Monday, March 15, 2010

What I'm Reading: My Father's Kites

49º ~ sun, albeit at an apparently regressive angle due to {*!@*%@**} Daylight Savings Time

Frequent readers of this blog are probably aware of my great poet love for Allison Joseph, given all of her support for my work, publishing me in Crab Orchard and inviting me to serve as judge for a past contest. Now, there are a lot of books just coming out that I've got a thirst to read, but I put a moratorium on buying books until 2 things happen: 1) I whittle away the stack I still have waiting to be read and 2) I get back from AWP and see what treasures I find there. However, with Allison's new book, My Father's Kites, I broke my own rules. This is the second book I've read published by Steel Toe Books, and they are quickly gaining my admiration (Prairie Fever being the other.)

My Father's Kites is a beautiful, elegiac collection that seeks to uncover the often difficult relationship between a father and his daughter, the speaker of the poems. This difficult relationship is seen through the lens of the father's death, although the poems touch on the speaker's entire life with and without her father. In the shadows, there waits the figure of the mother who died years earlier, adding to the depth of the speaker's losses. Nearly all of the poems are formal, including villanelles, pantoums, and sonnets. In fact, the entire middle section of the book is a set of 34 sonnets. As someone who rarely practices formal poetry, I'm amazed at how Allison Joseph weaves the delicacy of the sonnet through the heavy subject matter of death. Often the rhymes are subtle and surprising, which is always a delight in formal poetry. Aside from the formal patterns repeated in the book, there is also the repeated image of the kites the speaker's father used to make for her. That levitating yet tied to earth image is such a profound metaphor for the parent-child relationship, yet it works itself gently through the book and avoids overwhelming the reader with bluntness.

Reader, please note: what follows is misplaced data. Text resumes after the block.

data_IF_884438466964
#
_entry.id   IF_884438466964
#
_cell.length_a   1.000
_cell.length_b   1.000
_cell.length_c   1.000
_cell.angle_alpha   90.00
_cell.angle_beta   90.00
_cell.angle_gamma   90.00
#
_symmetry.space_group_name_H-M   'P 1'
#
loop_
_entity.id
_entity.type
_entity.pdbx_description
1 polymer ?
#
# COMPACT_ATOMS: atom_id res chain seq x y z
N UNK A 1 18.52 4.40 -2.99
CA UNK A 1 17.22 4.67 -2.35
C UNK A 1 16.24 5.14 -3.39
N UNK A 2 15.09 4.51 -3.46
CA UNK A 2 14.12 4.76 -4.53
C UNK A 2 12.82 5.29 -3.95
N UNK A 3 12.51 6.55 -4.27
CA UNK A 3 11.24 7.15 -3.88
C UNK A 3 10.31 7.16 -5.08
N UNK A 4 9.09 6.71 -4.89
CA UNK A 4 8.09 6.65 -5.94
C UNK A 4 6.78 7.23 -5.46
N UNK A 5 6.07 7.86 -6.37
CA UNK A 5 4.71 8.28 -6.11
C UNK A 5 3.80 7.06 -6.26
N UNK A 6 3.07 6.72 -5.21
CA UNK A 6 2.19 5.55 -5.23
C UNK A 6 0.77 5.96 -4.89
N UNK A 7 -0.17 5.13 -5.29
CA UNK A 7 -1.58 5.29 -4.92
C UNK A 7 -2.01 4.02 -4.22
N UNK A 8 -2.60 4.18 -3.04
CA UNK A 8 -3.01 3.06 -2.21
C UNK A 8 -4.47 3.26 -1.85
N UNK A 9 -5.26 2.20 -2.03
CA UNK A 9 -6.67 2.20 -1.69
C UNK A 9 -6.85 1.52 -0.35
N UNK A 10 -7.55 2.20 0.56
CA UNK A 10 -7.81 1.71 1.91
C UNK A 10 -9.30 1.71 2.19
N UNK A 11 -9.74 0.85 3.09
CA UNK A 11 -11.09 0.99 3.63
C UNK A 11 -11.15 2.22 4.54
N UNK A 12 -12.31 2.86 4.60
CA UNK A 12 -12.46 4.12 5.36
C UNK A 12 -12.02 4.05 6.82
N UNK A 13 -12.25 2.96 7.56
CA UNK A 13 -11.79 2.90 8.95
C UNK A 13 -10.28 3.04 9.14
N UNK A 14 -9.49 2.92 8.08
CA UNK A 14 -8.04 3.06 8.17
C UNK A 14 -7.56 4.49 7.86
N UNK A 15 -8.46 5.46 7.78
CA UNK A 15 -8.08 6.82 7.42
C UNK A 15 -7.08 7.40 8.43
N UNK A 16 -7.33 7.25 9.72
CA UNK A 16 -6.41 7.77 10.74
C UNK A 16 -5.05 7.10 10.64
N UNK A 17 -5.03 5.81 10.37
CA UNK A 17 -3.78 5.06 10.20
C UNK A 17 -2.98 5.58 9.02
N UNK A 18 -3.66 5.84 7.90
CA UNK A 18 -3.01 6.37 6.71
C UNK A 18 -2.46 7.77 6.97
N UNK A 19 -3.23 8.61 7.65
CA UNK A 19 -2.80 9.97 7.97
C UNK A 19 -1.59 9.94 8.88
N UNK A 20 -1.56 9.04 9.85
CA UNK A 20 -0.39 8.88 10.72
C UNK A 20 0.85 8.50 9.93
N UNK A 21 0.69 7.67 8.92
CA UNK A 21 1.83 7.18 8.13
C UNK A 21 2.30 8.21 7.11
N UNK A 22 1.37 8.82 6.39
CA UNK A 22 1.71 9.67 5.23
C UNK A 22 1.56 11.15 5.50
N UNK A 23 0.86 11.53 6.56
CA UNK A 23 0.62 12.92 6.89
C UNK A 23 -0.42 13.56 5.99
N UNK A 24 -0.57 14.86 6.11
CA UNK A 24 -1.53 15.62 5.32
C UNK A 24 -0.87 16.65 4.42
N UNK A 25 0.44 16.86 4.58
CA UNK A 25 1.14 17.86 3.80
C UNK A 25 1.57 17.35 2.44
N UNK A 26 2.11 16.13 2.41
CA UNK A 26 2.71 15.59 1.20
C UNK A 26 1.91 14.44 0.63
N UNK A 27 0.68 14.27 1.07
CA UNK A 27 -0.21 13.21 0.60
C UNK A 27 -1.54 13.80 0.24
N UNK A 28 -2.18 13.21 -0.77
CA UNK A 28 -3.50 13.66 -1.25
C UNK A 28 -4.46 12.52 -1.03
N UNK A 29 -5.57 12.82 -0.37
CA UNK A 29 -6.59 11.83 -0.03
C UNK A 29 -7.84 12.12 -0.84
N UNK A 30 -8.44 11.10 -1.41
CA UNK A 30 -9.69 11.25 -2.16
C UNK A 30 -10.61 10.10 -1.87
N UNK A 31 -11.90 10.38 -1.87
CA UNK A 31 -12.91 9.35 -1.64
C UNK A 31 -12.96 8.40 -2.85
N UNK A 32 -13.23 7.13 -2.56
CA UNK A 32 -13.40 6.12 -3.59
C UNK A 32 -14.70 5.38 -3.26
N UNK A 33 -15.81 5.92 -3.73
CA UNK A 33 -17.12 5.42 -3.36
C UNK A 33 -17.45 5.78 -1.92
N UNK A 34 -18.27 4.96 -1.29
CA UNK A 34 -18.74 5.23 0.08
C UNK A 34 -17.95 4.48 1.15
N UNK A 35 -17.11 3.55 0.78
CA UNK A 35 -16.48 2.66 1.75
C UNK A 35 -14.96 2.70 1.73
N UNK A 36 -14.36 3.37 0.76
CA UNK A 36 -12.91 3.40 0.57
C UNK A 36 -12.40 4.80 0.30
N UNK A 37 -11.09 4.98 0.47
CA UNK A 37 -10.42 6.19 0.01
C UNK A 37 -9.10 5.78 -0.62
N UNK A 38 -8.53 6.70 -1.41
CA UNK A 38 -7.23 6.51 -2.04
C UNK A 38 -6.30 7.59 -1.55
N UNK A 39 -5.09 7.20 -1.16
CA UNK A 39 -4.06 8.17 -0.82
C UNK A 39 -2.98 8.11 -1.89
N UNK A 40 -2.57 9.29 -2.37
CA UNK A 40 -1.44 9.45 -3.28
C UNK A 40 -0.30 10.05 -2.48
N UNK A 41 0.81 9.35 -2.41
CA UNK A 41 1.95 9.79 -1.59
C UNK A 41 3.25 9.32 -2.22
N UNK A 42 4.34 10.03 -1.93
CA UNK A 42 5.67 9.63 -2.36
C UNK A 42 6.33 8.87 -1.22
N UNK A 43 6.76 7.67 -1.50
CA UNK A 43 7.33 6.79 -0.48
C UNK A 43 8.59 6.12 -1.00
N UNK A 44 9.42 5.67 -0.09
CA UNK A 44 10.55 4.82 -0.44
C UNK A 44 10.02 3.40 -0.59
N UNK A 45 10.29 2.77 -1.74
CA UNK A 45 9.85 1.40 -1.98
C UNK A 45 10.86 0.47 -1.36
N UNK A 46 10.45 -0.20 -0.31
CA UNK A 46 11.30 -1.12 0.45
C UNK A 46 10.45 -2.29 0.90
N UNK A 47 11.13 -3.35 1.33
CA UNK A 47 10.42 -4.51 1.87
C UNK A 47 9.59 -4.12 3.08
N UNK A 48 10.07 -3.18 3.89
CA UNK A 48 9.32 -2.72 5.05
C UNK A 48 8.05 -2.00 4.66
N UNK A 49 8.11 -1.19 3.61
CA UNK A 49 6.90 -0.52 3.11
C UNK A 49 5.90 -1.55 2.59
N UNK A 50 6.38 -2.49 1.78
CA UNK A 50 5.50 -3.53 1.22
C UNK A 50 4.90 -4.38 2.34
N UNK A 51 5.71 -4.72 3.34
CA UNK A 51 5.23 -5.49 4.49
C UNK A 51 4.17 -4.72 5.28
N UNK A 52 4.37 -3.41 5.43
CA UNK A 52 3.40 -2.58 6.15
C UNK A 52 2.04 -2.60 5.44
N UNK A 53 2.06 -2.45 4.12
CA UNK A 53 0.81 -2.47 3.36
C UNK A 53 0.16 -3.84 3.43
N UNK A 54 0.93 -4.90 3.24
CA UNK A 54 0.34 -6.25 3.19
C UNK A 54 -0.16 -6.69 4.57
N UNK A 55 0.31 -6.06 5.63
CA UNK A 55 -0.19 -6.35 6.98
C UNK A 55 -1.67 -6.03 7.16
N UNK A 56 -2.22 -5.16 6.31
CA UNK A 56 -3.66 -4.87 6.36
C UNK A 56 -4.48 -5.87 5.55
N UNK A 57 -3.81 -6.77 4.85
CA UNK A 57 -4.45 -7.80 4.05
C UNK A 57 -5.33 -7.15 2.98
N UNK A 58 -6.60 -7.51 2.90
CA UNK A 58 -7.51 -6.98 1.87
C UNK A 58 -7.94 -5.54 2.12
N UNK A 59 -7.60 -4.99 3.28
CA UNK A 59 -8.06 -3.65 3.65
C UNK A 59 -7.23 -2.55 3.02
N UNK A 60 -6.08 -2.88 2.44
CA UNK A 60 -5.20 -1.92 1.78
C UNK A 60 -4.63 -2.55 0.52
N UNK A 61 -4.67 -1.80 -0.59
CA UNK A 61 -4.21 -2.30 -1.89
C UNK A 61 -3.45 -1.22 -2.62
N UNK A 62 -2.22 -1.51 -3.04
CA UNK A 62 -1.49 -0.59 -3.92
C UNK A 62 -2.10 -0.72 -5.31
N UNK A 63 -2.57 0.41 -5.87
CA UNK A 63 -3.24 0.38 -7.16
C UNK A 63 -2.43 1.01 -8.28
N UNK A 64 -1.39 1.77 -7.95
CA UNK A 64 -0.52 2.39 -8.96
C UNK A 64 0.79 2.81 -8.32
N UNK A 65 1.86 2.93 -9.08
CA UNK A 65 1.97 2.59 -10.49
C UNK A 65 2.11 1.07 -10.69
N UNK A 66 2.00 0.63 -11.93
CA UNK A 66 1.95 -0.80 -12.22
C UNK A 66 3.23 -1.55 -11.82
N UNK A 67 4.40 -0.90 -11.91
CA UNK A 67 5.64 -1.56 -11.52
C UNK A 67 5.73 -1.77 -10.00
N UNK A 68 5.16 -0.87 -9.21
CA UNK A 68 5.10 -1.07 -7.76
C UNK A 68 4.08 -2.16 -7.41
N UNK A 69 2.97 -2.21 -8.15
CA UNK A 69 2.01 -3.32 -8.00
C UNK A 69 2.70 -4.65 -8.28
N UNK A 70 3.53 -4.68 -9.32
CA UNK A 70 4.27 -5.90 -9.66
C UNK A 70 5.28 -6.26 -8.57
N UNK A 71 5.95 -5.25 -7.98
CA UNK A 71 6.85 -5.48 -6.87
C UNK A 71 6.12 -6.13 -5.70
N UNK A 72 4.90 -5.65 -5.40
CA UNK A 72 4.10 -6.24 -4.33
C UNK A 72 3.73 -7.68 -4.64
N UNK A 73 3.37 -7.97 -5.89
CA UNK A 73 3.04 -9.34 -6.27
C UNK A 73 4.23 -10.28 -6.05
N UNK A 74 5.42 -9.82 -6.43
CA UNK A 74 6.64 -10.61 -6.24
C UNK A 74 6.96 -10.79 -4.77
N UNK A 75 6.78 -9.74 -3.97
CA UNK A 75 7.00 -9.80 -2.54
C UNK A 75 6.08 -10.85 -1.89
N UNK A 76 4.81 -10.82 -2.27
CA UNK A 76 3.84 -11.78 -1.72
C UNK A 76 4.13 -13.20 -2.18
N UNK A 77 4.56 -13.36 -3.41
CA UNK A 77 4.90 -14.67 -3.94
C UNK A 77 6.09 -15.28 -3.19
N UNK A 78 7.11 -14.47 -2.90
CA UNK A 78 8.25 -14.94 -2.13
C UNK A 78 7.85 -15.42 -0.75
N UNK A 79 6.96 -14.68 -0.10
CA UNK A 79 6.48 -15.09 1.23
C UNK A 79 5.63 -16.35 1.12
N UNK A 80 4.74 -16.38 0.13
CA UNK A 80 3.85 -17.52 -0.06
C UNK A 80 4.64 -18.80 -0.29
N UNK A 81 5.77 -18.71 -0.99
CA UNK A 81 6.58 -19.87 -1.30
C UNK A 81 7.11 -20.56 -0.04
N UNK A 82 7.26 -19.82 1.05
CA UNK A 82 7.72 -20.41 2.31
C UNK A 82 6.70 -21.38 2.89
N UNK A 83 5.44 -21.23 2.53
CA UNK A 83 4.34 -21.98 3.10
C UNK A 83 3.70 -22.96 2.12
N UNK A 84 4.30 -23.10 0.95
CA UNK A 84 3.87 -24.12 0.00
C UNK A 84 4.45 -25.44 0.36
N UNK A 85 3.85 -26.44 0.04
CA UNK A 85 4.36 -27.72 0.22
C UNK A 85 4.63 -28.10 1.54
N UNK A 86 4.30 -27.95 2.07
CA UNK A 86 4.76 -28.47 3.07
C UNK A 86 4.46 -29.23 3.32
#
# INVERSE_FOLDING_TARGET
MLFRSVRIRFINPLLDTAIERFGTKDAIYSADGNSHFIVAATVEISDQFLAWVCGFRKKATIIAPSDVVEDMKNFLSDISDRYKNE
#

In fact, here's the opening of the title poem.

My Father's Kites

were crude assemblages of paper sacks and twine,
amalgams of pilfered string and whittled sticks,
twigs pulled straight from his garden, dry patch

of stony land before our house only he
could tend into beauty, thorny roses goaded
into color.

And, here's the end of one of my favorite sonnets.


.................................. They say
he loved his girls, that he was proud
of all his daughters had become. I don't
reply, just not my head. I'm here to play
the role of grieving child who's not allowed
to speak of memory's truth when others won't.

ort a Poet/Poetry: Buy or Borrow this Book Today
My Father's Kites
Allison Joseph
Steel Toe Books, 2010


Justin Hamm said...

I'm also loving My Father's Kites, as I do all of Allison's poetry. It really gets at some interesting aspects of the father/daughter relationship, and I'm learning a lot about form from reading it, too.

Garrison Keillor read one of the poems from the collection here, and I enjoyed hearing it:

Sandy Longhorn said...

J., thanks for the link!